More than 50 families who started their own boxed garden as part of the One Love Māngere initiative six months ago are now into their second season of planting, introducing winter crops.
From taro and herbs to cruciferous vegetables, this small Māngere community is enjoying the ongoing benefits of home-grown kai.
“Many in this neighbourhood were experienced growers, hunters and gatherers back in their Pacific Island homelands, but struggled to adapt their knowledge and crops to the New Zealand climate and lifestyle,” shares Kelly Francis of Whenua Warrior. “By introducing a simple garden box and indigenous gardening techniques, we have seen a resurgence in these food practices and are watching families (and their gardens) thrive.”
Each household started with one basic box and a selection of vegetable punnets. Over the season, workshops supported growing proficiency and self-sufficiency. Crops took off and the abundant summer harvest, paired with an increased confidence and skill among residents, has seen a number of households adding up to three more garden boxes to their collection, for the winter season.
With more than 120 takeaway and liquor outlets within a 3km radius of the One Love neighbourhood, the initiative is beginning to impact Māngere’s food eco-system.
By supporting champions to build a local environment where produce is coming from people’s backyards, it is reducing reliance on the commercial food industry. The initiative has also become a catalyst for community connectivity.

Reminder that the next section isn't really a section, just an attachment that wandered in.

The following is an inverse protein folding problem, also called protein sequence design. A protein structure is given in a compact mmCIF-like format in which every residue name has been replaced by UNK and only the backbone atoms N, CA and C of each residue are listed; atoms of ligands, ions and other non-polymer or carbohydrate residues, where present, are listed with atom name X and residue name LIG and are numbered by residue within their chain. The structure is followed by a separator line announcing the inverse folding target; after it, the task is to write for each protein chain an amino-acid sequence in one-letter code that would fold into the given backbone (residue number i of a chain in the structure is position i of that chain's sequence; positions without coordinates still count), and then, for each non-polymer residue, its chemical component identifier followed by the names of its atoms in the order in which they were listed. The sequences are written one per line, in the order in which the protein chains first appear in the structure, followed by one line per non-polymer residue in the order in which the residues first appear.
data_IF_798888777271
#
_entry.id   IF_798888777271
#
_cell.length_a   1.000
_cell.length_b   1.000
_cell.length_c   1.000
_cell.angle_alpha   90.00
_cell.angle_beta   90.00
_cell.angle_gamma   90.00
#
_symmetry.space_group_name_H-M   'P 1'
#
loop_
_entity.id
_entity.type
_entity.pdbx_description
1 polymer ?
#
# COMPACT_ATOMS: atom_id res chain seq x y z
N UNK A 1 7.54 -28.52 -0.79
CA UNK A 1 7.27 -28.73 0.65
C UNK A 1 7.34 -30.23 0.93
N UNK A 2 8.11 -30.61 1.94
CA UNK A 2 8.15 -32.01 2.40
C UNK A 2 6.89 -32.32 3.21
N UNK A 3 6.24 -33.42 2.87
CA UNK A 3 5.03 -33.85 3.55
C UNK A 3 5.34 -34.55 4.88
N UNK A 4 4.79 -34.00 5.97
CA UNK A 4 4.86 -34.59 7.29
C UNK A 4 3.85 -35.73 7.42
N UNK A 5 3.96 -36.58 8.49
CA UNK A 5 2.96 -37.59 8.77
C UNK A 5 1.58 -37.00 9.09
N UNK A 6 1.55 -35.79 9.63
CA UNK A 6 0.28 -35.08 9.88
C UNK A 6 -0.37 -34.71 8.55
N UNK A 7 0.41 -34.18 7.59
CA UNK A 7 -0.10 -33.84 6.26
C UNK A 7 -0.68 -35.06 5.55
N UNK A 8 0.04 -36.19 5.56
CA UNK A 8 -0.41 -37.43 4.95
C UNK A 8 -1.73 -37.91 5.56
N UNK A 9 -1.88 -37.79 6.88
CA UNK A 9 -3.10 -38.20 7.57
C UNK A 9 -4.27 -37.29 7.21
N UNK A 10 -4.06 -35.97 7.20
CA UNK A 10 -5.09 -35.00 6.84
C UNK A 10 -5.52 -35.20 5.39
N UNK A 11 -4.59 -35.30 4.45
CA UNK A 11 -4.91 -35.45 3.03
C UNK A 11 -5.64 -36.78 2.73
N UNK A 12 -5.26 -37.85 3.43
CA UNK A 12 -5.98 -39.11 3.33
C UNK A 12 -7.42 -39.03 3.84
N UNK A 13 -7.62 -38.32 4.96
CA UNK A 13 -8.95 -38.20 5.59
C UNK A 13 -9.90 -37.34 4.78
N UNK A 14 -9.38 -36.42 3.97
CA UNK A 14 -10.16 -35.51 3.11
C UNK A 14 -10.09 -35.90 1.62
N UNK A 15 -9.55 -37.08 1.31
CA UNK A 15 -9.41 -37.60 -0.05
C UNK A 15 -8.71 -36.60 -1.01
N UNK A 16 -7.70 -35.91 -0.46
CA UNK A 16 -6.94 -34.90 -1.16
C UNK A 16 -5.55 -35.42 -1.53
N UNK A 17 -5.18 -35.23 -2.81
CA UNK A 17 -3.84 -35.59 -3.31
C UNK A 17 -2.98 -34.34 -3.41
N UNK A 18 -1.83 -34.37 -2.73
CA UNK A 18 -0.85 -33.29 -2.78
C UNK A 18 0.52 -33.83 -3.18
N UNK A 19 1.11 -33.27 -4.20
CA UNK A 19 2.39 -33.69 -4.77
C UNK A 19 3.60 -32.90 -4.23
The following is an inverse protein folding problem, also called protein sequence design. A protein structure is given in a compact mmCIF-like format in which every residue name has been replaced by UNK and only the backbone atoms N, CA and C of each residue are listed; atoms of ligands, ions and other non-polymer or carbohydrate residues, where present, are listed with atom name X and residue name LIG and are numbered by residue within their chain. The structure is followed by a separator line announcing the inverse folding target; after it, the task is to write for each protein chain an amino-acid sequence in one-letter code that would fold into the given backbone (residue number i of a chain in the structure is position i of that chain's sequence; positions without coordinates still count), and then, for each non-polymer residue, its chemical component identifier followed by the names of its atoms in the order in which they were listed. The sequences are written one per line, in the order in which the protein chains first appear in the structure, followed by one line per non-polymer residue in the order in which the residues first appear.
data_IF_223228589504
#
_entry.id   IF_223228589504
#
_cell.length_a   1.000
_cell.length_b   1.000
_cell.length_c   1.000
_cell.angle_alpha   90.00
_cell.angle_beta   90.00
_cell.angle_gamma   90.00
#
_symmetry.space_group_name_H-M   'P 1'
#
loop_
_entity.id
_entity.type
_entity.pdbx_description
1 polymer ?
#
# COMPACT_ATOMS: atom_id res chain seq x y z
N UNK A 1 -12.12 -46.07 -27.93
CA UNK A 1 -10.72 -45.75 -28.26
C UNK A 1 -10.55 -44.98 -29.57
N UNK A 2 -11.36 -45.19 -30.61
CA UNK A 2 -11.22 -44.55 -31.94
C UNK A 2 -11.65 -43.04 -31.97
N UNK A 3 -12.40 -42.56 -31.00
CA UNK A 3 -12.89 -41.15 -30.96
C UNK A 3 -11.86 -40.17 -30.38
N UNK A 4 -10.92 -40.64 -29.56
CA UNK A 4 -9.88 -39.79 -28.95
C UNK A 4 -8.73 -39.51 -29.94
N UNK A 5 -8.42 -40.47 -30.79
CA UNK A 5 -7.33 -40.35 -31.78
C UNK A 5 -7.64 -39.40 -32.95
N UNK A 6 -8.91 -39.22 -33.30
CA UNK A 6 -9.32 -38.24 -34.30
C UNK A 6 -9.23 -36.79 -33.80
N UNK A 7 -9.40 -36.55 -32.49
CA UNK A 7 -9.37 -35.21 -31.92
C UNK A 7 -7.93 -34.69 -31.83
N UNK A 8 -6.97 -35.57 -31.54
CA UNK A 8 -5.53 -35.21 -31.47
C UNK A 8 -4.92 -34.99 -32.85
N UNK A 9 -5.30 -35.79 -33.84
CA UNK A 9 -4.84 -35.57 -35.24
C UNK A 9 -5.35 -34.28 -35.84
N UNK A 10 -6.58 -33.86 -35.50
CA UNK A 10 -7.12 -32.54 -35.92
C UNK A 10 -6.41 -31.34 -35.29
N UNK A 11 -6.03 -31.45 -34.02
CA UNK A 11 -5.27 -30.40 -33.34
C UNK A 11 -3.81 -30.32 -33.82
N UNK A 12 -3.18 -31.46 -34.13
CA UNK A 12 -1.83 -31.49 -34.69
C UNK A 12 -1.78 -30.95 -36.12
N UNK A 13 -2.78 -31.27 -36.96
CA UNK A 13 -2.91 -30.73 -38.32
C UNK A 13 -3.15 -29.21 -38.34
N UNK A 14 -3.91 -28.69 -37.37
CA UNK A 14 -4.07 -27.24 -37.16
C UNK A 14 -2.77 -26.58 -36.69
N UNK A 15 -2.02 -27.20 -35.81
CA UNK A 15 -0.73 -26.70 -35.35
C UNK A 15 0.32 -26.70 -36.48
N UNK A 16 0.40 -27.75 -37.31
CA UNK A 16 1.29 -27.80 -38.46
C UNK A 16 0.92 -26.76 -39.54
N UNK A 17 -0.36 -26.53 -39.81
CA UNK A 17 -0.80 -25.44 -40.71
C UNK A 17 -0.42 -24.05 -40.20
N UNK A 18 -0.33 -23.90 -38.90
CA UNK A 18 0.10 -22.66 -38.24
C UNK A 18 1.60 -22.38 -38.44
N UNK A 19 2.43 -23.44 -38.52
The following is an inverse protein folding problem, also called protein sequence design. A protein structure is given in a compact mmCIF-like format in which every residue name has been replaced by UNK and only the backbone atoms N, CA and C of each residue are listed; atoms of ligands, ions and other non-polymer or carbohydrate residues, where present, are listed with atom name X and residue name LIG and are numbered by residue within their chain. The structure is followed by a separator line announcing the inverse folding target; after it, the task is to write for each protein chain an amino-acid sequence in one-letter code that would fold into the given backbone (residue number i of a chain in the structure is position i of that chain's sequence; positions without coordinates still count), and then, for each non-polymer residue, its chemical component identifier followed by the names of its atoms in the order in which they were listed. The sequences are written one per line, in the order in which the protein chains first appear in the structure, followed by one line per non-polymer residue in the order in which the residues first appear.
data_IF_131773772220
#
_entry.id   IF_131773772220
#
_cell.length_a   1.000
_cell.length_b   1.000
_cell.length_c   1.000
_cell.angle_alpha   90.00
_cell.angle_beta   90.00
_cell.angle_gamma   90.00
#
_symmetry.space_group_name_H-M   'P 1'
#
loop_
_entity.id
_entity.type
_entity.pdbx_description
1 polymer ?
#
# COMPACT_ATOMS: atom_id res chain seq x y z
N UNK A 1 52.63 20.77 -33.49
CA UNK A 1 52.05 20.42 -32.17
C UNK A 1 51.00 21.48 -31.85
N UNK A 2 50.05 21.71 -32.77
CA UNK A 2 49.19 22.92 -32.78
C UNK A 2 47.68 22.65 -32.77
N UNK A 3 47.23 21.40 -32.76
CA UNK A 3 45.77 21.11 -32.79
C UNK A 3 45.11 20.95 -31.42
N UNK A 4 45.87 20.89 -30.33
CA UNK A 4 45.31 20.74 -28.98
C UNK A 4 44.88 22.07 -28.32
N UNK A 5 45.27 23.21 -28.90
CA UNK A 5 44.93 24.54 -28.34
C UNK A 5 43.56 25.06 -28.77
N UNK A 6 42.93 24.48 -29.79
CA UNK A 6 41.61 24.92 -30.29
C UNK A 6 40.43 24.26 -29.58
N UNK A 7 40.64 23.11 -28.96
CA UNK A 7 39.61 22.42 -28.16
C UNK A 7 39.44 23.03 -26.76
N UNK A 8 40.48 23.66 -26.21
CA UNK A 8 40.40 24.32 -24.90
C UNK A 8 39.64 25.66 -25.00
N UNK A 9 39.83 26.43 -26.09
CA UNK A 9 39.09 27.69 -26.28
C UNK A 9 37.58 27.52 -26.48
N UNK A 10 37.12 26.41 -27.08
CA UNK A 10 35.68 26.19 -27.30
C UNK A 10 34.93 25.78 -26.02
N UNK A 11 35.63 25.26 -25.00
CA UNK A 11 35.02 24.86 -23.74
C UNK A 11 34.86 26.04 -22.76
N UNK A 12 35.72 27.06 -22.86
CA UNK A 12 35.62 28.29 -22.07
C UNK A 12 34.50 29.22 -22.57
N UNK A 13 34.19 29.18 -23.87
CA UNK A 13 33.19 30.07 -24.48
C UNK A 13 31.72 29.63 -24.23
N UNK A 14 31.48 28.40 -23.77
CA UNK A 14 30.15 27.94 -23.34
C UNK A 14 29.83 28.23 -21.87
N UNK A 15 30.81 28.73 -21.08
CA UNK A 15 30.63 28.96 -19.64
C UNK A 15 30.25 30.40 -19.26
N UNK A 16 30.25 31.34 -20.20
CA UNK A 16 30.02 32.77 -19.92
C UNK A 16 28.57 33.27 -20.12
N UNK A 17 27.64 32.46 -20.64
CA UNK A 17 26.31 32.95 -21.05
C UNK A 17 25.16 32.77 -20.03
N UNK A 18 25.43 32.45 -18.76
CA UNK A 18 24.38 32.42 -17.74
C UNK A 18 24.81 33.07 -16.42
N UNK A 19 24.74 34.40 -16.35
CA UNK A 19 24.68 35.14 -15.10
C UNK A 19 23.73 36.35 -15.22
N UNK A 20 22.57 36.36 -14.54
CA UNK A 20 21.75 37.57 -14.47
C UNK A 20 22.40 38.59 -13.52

“People are swapping korero, tips, advice and, intercultural and intergenerational knowledge. They are becoming empowered as experts,” adds Kelly.
Neighbours are sharing produce and taking excess into their local churches and schools. Others are swapping crops and recipes – the lucky ones even sharing cooked meals.
One local mum, Te Oranga, has formed a collective with other neighbourhood women who are home during the day. They come together for composting workshops and to learn from each others’ shared experience.
“The One Love Garden initiative is part of a series of activities in South Auckland addressing food security,” says Healthy Families Manukau, Manurewa-Papakura Lead, Rachel Enosa.
“Working at this scale has given us great insight into the food knowledge of a community. The work is about building capability to connect with and grow good kai. It is upskilling families in areas of soil quality, pest control, composting and harvesting techniques so they can gain an intimate understanding and experience of the food cycle from garden, to table and, back again. And, it is addressing issues of affordability and accessibility, helping make healthy kai the first and easiest choice.”
Kelly has also noticed a greater sense of belonging, among renting families.
“When you are a renter you can feel unsettled, as every month, someone else comes into your home to inspect it and make comments about it, reminding you it isn’t yours,” she adds.
“We are noticing many families are empowered by their gardens, it is saying to them: ‘These new skills, these crops, all of the associated benefits, they all belong to you’.”
At the next change of season, the initiative will kick up another level and stretch gardening nous by facilitating workshops on the techniques of planting and harvesting in alignment with the maramataka, Māori lunar calendar.
The One Love Gardens initiative is delivered by Healthy Families Manukau, Manurewa-Papakura in partnership with Do Good Feel Good, My Backyard Garden and Whenua Warrior.